S. Enteritidis remained the most commonly isolated Salmonella serovar in 2011, although as in previous years there was no particular dominance by any serovar in the adult flocks. S. Kedougou was the second most common serovar among layers, which is identical to its ranking among chickens overall. However, there were no isolations of S. Montevideo from layers, which was the most common serovar among broilers overall. Neither S. Agama nor S. Agona were identified in layers in 2011; both have declined among layers since 2009, which is also reflected in their frequency among chickens overall.
Several unusual serovars were also isolated from layers in the NCP in 2011, including S. Dakota (which had never previously been recorded in chickens in Great Britain), S. Oslo (which had never previously been recorded from routine surveillance in chickens in Great Britain), and S. Schwarzengrund (which was last recorded in chickens in 2006).
Using the number of laying flocks subject to at least one official test during 2011 as the denominator population, the estimated prevalence of Salmonella-positive adult egg laying flocks in Great Britain from statutory testing was 0.75 per cent (29/3,865). The estimated prevalence of Salmonella Enteritidis, S. Typhimurium and monophasic strains of S. Typhimurium in adult egg laying flocks in Great Britain was 0.18 per cent (7/3,865) in 2011, well below the definitive target of two per cent. This compares with an estimated prevalence for all Salmonella serovars of 1.00 per cent in 2010, 1.60 per cent in 2009 and 1.25 per cent in 2008, and an estimated prevalence for S. Enteritidis, S. Typhimurium and/or monophasic strains of S. Typhimurium of 0.27 per cent in 2010, 0.24 per cent in 2009 and 1.00 per cent in 2008. The considerable reduction in Salmonella prevalence since the EU baseline survey of 2004/05, while not directly comparable to the NCP monitoring results due to different sampling methods and denominator data, does indicate the substantial progress that continues to be made in controlling Salmonella in the layer sector.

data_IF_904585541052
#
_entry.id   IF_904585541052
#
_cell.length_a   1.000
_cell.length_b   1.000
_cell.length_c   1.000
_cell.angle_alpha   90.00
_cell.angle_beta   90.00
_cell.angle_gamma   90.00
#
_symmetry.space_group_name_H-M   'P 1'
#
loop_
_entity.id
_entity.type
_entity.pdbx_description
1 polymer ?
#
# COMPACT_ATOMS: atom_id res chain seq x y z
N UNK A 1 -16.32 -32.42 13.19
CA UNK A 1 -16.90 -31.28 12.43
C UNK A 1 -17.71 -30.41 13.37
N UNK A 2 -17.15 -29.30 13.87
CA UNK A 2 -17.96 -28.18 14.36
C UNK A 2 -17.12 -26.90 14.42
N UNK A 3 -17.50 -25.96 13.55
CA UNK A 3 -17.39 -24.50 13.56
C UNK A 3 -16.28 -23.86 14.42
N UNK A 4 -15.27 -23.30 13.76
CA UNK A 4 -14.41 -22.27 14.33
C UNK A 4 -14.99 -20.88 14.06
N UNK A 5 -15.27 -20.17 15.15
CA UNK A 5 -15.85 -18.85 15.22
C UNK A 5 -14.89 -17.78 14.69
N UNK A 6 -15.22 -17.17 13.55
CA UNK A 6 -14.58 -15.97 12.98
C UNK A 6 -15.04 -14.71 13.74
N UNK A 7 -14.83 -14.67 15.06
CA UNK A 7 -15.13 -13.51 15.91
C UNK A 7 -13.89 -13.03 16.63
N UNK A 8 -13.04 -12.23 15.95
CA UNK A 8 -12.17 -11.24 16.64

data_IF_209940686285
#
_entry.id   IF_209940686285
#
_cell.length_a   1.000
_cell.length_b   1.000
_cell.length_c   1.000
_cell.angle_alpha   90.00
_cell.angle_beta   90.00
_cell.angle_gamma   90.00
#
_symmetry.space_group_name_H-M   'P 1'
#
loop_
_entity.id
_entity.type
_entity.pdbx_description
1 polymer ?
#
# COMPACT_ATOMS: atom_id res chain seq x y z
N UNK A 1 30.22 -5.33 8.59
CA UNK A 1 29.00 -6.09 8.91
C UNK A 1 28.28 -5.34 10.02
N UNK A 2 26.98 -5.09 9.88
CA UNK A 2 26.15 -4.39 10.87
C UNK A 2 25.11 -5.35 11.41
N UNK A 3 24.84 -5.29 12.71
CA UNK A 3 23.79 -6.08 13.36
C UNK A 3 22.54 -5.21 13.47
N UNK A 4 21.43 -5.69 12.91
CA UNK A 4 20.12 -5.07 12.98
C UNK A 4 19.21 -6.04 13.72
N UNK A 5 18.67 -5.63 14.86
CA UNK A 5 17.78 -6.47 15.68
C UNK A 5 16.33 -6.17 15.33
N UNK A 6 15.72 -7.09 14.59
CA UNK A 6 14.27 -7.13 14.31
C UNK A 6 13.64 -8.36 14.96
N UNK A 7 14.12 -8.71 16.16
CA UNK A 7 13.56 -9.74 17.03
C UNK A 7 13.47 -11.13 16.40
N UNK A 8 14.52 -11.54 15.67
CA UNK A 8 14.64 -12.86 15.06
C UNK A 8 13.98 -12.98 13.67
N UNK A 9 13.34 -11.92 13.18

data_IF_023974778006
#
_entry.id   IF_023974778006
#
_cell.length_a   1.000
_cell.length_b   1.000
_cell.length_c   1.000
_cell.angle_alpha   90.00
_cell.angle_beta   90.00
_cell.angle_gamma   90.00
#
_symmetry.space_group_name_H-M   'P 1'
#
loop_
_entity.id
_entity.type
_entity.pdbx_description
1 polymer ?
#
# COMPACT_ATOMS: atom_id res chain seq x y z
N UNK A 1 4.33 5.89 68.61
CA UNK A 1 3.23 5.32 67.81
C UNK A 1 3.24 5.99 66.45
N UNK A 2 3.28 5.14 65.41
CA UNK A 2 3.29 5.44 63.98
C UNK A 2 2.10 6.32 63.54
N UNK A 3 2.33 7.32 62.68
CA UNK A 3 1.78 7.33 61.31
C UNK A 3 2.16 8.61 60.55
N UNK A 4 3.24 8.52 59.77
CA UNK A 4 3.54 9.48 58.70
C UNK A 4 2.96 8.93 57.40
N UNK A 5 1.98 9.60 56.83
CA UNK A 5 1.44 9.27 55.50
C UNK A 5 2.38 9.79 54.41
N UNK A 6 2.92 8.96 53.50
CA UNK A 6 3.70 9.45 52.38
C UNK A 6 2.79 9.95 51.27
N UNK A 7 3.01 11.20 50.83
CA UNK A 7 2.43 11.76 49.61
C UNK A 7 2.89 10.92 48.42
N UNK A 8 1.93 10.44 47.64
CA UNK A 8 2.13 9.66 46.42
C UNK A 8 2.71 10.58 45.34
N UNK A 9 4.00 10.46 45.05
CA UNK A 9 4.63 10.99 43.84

National Control Programme for Salmonella in Broiler Flocks
Commercial broiler flocks are subject to statutory Salmonella testing programmes in order to fulfil the requirements of EU legislation Regulation (EC) No. 2160/2003 and Commission Regulation (EC) No. 646/2007.
In the EU baseline survey on the prevalence of Salmonella in broiler flocks conducted in 2005/2006, S. Enteritidis was not isolated from any commercial broiler holdings and S. Typhimurium was reported from only one eligible holding, giving an estimated prevalence of 0.3 per cent for these serovars for the UK. A target was set (Regulation (EC) No. 646/2007) for a maximum of 1 per cent of broiler flocks to remain positive for S. Enteritidis and S. Typhimurium by December 2011.
A National Control Programme (NCP) for Salmonella in broiler flocks was implemented in 200918. All flocks of chickens reared for meat are included unless exempted in Regulation (EC) No. 2160/2003 under Article 1.3 (as amended by Regulation (EC) No. 199/2009), i.e. birds produced for private domestic consumption, or where there is direct supply of small quantities of products to the final consumer or to local retail establishments directly supplying the primary products to the final consumer.
The NCP in England is enforced by The Control of Salmonella in Broiler Flocks Order 2009 (CSBO) and there is separate equivalent national legislation for Scotland20 and Wales.
Positive Flocks Identified in the NCP for Broiler Flocks in 2011
For the purposes of reporting results of the NCPs to the European Commission, every positive flock is counted, irrespective of the number of positive flocks on a given farm at any one time and a positive flock is counted only once regardless of the number of times a positive result is returned.